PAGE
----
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Star-Bulletin Features

Thursday, September 21, 2000

By Craig T. Kojima, Star-Bulletin
Makapuu Lighthouse trail hiker Lynn Ogasawara
waves to friends in a tidal pool below.

Take a Hike!

Makapuu Lighthouse trail offers
awesome views for hikers and
future hikers-in-tow

By Nancy Arcayna
Special to the Star-Bulletin

GETTING reacquainted with nature doesn't have to mean venturing into the wilderness or risking a call search and rescue teams to come and find you.

Beginning hikers will find the Makapuu Lighthouse trail -- at two miles roundtrip -- no work at all. The path may seem dry and barren at first, dotted as it is with thorny kiawe trees, clumps of cactus and dry grass, but you will be rewarded in the end.

The incline is steep, but the roadway is paved, making it easily accessible, even for families with infants.

"Being able to use a stroller made the trek possible," said one such hiker, Kelly Sawyer. "My 5-year-old son was able to gain some hiking experience while my 2-year-old daughter could ride in her stroller and also enjoy the surroundings."

By Craig T. Kojima, Star-Bulletin
The Makapuu Lighthouse

The entry gate has a sign stating "no vehicles allowed" and is about a half mile down the road from the Hawaii Kai Golf Course. A quick trip up a dirt road leads to the paved trail and you are on your way.

My family and I started our hike at 8 a.m. The breeze and sunny skies made the trek to the lighthouse a pleasant experience. Water, sunscreen, sunglasses and a hat are recommended.

The first lookout along the way offers a birds-eye view of Koko Head and the Sandy Beach area. In the distance, we could see the island of Molokai.

The rocks served as a resting-place, so we stopped and gave our 4-year-old son a snack. The view was refreshing. The steep rocky cliffs below were stomping grounds for the massive ocean waves. The sounds were calming and if you closed your eyes for a moment, it was hard to imagine we were just outside of a major Honolulu suburb.

By Craig T. Kojima, Star-Bulletin
Jill Ige and Brian Rietfors relax in a tidal pool at Makapuu.

As you near the top, there is a lookout for whale watching. A sign provides tips on sighting Humpback whales and describes their typical behaviors. The best time to spot the majestic creatures is when they migrate from Alaska to Hawaii from mid-December to mid-April to give birth to their calves.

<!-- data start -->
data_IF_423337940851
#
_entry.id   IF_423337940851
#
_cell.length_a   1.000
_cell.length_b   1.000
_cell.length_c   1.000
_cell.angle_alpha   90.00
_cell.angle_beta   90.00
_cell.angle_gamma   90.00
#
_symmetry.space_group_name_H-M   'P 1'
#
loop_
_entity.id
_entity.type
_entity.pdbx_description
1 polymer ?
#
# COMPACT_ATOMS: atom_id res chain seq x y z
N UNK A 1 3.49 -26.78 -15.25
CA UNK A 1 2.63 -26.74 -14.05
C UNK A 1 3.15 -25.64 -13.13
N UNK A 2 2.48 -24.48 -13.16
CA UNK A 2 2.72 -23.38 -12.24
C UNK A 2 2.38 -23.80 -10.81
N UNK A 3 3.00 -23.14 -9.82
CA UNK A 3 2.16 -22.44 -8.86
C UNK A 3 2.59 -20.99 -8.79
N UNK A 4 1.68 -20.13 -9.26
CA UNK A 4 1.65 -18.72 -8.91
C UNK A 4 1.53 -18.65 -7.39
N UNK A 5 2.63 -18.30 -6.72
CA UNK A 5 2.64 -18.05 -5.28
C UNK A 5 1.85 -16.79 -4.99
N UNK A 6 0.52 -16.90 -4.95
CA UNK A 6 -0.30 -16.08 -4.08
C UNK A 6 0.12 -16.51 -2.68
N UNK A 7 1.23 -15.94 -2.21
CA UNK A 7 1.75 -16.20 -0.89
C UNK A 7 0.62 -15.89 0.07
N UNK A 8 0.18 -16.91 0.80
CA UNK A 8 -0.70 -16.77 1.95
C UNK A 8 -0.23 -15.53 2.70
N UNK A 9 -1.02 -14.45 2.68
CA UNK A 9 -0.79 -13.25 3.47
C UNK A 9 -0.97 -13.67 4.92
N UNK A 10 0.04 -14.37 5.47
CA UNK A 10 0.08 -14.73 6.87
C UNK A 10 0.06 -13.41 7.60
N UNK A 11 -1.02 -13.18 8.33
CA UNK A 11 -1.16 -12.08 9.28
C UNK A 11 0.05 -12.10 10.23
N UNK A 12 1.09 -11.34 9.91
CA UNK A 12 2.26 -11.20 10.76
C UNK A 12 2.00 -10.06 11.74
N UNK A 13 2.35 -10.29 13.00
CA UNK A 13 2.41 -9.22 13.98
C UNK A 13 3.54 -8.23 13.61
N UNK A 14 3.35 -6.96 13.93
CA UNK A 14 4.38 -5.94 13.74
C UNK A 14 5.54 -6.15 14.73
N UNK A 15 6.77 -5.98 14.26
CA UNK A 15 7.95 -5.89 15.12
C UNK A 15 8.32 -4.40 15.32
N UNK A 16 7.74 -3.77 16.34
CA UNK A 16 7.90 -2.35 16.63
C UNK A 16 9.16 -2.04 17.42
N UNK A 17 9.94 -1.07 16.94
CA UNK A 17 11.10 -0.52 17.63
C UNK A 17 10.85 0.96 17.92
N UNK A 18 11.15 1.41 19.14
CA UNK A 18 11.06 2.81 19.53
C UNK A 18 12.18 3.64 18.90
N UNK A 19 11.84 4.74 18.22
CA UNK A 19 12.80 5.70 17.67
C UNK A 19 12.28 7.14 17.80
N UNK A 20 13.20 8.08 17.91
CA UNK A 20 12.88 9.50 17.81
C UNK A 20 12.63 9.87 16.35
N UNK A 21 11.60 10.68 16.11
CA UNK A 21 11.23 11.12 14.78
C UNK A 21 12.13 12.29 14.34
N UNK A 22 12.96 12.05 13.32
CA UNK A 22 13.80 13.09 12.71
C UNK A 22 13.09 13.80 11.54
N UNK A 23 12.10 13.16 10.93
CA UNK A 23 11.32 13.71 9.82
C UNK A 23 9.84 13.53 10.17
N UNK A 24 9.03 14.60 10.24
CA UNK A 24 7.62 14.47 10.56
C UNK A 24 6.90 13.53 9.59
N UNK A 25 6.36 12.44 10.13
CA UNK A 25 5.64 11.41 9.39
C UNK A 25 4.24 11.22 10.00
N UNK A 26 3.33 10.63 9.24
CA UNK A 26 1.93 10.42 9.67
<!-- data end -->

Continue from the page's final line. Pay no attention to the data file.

Next you will see several concrete safety barriers, which make great seats for those in need of rest. One woman sat there meditating. For us, it was a place to stop for a water break.

At the edge of the cliff, you'll get your first glimpse of the lighthouse. Down the trail a bit, the lower platform at the main lookout offers a panoramic view of Rabbit Island and the Waimanalo coastline. In the far distance, a glimpse of Kaneohe and Kailua adds to the picture.

Makapuu Lighthouse is a fully functional automated navigational aid for ships at sea. The lighthouse, built in 1909, was originally maintained by a lighthouse keeper.

The main lookout features the famous lighthouse. Although there is no public access to the lighthouse, the view from the trail is spectacular.

The red roof of the lighthouse is noticeable from a distance as it sits majestically on a white concrete base on the side of the cliff.

By Craig T. Kojima, Star-Bulletin
Entry gate of the Makapuu Lighthouse hike
has a "No vehicles allowed" sign.

World War II pillboxes, or old concrete army bunkers, still dot the rocky path from the main lookout. These were used as lookouts and first-line defense positions against enemy attacks.

Just below the lookouts, we found a shady spot for our lunch. We ate while peering down at the glistening ocean and soaking in the view of the Koolau Mountains.

Our preparation for the trip had been minimal. At home, we simply threw sandwiches, chips and drinks into a backpack. For those who don't want to prepare a lunch, Koko Marina Shopping Center has a variety of eateries to choose from and is only a few miles down the street.

The downhill journey was much easier. We left with a sense of accomplishment as we climbed down with our 4-year-old in tow.

Our days are normally filled with traffic, to-do lists and daily chores. The few hours of hiking broke the monotony and provided us with a little tranquility, as well as a chance to appreciate some of the reasons we live here.

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